What Types of Businesses Will Scale the Fastest and Easiest?
The answer is really about which “business models” scale faster and easier rather than which “businesses” in general. You can be in the same business as someone else but have a different business model that is far superior.
For example, if you are in the software business, you’d rather have a packaged product than be a custom software developer and your rather bill quarterly in advance than monthly in arrears.
The question of a scalable business model is one of the most critical questions that sets the stage for a really successful and profitable business and one that I learned the hard way. Therefore, it is paramount that you figure this out at the business plan stage.
The most critical aspects of a business plan that make it scalable are the following (it’s really important to focus on “easy to scale”, because that enables “fast to scale”):
Repeatable offering: The ability to sell the same offering over and over again to all customers with the same product or process content in a cookie cutter fashion
Scalable offering: The ability to create an offering once and sell it to an infinite number of additional customers with little or no incremental COGS or direct labor for each additional customer (think software, books, videos, digital music, etc.)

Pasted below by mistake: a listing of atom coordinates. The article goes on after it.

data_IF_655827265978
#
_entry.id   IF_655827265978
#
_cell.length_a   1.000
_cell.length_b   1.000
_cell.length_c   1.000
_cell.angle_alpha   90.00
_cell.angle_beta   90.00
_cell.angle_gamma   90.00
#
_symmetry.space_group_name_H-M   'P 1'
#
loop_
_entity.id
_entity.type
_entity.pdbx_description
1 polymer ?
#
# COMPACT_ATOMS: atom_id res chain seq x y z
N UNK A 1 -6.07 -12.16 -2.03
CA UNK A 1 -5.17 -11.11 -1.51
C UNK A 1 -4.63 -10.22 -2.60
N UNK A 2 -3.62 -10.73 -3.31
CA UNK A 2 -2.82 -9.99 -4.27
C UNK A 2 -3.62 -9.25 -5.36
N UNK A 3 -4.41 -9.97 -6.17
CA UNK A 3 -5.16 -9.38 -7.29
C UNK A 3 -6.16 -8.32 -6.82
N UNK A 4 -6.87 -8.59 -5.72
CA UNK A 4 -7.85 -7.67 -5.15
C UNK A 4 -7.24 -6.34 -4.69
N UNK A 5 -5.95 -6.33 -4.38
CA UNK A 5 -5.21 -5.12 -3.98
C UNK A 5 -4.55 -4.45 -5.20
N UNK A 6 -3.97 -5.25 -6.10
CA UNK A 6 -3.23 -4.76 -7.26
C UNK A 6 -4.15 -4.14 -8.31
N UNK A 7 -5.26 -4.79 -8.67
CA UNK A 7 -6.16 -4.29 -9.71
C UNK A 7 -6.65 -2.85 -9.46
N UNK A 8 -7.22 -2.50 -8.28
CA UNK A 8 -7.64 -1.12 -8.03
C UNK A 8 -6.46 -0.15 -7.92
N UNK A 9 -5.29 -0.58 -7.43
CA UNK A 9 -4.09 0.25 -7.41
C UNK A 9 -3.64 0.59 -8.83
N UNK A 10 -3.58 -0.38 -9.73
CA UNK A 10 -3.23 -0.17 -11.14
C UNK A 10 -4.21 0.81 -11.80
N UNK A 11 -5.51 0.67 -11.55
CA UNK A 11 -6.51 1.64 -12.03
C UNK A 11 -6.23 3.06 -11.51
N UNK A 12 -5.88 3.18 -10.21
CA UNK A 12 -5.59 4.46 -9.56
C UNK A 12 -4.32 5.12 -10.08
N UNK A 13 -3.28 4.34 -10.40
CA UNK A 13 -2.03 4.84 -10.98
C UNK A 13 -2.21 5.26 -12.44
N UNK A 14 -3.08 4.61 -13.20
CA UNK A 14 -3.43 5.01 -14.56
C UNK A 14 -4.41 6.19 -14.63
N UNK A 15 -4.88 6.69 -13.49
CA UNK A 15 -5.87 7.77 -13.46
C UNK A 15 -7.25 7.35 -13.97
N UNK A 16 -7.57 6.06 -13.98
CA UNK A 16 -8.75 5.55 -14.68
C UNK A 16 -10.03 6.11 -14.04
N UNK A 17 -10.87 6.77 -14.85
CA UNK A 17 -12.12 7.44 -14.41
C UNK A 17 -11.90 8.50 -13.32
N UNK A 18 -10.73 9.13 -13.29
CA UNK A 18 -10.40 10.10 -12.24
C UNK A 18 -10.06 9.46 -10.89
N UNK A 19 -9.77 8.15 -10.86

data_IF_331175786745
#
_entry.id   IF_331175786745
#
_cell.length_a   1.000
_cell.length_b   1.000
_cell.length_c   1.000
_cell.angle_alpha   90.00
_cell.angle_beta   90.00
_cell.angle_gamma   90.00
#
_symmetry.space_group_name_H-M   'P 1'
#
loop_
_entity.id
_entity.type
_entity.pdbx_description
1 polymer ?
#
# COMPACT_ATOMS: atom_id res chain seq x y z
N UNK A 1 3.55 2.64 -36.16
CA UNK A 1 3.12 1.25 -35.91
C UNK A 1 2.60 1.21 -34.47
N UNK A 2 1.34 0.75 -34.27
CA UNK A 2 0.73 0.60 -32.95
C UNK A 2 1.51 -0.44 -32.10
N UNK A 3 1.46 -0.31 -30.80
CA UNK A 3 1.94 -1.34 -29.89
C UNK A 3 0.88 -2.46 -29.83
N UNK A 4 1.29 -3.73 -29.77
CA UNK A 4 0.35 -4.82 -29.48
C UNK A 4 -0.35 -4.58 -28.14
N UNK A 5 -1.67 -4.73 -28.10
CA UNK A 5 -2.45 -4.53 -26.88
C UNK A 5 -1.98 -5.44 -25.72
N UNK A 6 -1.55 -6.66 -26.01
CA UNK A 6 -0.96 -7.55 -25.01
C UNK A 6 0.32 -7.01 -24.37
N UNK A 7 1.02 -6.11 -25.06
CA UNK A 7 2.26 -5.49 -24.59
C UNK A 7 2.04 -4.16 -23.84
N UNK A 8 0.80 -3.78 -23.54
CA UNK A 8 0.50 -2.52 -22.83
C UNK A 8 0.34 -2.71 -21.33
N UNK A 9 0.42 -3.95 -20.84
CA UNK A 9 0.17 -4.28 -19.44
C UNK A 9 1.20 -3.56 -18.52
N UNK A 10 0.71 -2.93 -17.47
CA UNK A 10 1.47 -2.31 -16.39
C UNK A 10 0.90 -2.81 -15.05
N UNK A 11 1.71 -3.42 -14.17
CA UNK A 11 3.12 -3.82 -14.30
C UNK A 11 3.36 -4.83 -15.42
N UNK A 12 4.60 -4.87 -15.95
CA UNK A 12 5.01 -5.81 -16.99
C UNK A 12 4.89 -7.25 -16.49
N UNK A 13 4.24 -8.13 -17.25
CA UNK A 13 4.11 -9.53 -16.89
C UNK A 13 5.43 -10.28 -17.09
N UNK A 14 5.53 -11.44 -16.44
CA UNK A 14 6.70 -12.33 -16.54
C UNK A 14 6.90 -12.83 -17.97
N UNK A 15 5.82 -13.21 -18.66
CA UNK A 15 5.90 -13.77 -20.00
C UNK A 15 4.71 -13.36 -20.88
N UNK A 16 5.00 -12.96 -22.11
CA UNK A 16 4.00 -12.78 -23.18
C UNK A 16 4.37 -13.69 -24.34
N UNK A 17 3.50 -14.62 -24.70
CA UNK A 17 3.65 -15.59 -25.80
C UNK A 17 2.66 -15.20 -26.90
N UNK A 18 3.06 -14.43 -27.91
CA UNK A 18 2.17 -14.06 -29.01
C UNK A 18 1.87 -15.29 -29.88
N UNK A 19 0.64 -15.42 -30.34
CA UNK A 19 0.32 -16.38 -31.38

Scalable operations: The ability to increase the number of units produced and delivered and experience a decrease in the average overall cost of each unit (including G&A costs)
Scalable financial model:
Short cash cycle: The ability to get paid by the customer prior to, or at the same time as, you experience the cost of creating, selling, and delivering the offering which enables you to growth infinitely without external capital
Recurring revenue: The ability to develop a contractual, recurring relationship with the customer that creates more predicable revenue growth and higher LTV (lifetime value)
Less time to develop:
Fewer capabilities: Very few distinct internal capabilities or different business processes that are required to be developed to execute upon the opportunity
Short development timeframe: A very short amount of time required to bring the new offering to market (create, test, perfect, etc.)